Quadrophenia. It's exhausting to listen to, and not in a good way.
What do I mean by that? I mean that Pete's early rock-opera writing had the virtues of the best pop music, in addition to all its other sterling qualities. Townshend was always the British Invasion rocker with the deepest appreciation for the conceptual value of a good pop record - the deepest sense that the brevity, the directness, that the formula demanded and encouraged could be the royal road to great art. And Tommy, for all its length and complexity, all its high-art pretensions, preserved that brevity and directness. Each separate track is short and punchy. None overstay their welcome: they all say what they have to say clearly and concisely and then leave. The result is a program that inexorably leads the listener on from one track to the next, from the beginning of the story right up to the brilliant end. The last notes of one track always leave you hungry for more, making you yearn for the first notes of the next. It's one way in which Tommy is great art.
Another way of saying this is that Tommy is music of challenging and rewarding complexity, but that this complexity resides in the relationship of the parts to each other and in the overall concept of the work, not in the individual tracks, most of which are fairly straightforward pop songs.
With the Lifehouse project, however, Pete changed the way he wrote. He started bringing that complexity into each separate song, so that things like "Baba O'Riley" or "Song Is Over" move through several parts. They're not typical pop songs. They're mini-rock-operas, if you will - rather like "Rael," actually. "Bargain" is my favorite example - it's such a ballsy rocker that you forget how many different moods it encompasses, but it's really a rather complicated song. A far cry from "Pinball Wizard."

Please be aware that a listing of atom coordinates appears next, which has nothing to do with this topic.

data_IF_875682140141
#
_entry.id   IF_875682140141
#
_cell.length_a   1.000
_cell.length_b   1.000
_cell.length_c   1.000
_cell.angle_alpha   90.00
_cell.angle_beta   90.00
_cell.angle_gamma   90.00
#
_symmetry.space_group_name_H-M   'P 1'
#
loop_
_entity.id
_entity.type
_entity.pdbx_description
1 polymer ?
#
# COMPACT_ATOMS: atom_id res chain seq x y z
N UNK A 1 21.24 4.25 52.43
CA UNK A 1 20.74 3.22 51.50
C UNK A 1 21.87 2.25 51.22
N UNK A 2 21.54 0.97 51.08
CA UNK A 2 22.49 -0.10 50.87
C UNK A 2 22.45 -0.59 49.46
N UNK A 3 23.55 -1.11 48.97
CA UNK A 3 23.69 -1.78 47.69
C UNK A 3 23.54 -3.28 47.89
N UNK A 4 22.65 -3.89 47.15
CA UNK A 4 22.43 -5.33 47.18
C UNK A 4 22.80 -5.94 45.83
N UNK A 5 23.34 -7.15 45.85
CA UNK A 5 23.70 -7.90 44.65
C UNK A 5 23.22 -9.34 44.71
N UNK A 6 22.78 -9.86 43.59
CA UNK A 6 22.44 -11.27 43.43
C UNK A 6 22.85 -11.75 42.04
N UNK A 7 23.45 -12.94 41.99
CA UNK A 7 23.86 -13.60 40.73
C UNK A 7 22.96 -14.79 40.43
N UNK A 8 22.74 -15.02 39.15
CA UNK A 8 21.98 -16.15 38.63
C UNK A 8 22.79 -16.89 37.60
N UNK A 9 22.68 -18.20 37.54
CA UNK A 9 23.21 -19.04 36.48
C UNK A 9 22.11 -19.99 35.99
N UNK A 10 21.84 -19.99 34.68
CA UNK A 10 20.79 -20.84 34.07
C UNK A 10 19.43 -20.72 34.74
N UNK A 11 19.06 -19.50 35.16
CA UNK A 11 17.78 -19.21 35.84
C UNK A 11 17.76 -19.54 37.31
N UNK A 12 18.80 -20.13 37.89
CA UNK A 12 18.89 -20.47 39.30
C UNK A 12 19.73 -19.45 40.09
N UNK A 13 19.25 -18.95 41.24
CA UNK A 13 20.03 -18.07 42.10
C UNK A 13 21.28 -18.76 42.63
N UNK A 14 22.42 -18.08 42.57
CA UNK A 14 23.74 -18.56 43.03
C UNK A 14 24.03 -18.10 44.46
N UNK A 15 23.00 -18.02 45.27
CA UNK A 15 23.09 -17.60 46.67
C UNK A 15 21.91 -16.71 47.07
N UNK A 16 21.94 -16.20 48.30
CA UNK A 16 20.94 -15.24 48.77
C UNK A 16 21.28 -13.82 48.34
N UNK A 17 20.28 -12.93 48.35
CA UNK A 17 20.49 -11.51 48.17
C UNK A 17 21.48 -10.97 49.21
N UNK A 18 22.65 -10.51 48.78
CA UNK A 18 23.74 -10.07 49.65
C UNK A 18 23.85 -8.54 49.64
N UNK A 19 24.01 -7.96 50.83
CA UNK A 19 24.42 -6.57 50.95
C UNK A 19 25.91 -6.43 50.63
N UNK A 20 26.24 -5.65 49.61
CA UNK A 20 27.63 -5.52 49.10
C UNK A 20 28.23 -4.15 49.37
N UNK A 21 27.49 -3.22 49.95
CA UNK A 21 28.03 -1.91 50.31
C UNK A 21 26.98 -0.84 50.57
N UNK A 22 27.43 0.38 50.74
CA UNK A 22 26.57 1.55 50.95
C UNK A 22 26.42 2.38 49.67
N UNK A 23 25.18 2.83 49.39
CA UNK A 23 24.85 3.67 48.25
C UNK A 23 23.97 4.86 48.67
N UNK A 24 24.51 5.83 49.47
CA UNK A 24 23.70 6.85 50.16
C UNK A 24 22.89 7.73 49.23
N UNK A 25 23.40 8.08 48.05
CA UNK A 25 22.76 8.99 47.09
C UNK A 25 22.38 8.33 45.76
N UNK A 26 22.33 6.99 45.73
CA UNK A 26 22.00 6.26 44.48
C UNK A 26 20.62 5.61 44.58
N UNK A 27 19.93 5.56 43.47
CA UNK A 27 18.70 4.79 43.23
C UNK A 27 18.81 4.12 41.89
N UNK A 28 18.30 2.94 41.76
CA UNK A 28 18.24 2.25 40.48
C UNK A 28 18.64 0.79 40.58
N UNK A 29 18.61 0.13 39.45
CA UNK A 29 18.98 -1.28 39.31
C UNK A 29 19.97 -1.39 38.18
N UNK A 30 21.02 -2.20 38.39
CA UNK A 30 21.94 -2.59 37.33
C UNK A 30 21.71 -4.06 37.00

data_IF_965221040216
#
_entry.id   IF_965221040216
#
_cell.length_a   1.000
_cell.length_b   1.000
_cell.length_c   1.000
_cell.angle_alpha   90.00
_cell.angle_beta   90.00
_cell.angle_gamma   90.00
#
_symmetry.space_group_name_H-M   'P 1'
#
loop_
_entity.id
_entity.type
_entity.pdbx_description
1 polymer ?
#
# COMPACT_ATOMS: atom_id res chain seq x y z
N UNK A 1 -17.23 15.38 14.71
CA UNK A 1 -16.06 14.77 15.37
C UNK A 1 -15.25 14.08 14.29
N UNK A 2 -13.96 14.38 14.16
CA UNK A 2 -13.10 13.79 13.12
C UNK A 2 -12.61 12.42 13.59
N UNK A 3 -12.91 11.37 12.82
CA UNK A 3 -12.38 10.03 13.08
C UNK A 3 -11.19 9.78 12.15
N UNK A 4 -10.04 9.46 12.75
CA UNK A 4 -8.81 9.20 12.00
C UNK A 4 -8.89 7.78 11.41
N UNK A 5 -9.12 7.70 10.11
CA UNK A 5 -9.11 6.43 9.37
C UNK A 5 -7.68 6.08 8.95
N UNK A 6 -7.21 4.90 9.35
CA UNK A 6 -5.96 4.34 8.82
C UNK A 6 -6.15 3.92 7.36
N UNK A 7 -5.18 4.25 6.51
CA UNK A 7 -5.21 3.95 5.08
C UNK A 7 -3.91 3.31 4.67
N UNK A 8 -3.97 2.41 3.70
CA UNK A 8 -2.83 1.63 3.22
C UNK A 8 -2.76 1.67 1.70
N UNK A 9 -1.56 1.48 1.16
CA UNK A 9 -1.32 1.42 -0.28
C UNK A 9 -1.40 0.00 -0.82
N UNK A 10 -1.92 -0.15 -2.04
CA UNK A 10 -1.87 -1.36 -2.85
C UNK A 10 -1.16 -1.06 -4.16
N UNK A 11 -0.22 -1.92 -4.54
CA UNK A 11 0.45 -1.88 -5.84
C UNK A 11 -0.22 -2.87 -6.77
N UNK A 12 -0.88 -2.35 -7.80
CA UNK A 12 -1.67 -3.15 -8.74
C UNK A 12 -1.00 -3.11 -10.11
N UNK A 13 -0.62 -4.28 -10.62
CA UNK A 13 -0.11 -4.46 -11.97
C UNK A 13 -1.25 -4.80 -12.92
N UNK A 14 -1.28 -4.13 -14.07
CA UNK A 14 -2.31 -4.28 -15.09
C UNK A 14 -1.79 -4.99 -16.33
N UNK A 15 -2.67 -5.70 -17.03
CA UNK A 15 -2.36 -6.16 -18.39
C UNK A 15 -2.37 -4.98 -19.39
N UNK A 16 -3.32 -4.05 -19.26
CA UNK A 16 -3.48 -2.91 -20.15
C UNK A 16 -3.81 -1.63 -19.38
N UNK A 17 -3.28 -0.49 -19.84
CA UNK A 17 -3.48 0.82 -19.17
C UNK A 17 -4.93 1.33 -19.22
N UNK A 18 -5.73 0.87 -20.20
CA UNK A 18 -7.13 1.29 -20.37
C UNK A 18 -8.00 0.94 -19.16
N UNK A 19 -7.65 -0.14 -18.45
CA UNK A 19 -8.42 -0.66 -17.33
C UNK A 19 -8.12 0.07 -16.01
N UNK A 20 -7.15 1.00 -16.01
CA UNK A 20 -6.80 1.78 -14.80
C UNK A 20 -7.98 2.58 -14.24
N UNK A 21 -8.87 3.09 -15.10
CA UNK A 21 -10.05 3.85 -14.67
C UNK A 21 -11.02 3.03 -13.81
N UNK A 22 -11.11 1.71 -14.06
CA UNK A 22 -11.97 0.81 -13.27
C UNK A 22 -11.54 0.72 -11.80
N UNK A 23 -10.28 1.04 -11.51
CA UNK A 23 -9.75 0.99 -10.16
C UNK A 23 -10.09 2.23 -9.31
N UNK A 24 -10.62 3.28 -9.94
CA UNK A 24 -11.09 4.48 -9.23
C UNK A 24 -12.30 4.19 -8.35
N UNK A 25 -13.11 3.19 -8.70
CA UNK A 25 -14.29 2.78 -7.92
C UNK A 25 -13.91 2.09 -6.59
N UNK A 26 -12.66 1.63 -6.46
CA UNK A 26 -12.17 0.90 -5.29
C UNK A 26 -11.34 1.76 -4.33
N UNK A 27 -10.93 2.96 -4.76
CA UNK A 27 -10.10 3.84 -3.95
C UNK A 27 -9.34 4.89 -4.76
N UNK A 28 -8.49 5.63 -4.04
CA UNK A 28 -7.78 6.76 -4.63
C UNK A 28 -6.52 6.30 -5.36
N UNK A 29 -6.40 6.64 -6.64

Of course, the Lifehouse project was never completely realized, but was boiled down to Who's Next instead. And I've always thought that was a good thing. Who's Next was an attempt to construct, out of the shards of the larger project, a more or less normal rock album, and it succeeds in spades: the more convoluted material is balanced out by straightforward things like "Going Mobile" and "My Wife," allowing everything to shine. Start putting the discarded tracks in there - many of which are pretty convoluted - and it begins to feel crowded. I know: like most Who fans, I've put together two or three versions of my ideal Lifehouse, and none of them are as effective as Who's Next.
What they sound like, in fact, is Quadrophenia. A lot of really complex songs all jostling for attention. The Side Three sequence of "Sea And Sand" and "Drowned" is a perfect example. Each on its own is a magnificent number, full of creative permutations and orchestrations. But each is a full-course meal, or an opera in its own right, including everything from overture to finale. Finish one and you don't want another, not right away. But Quadrophenia is full of them. Which is why I can't listen to that record beginning to end. It's full of brilliant music, but as a program it's too much.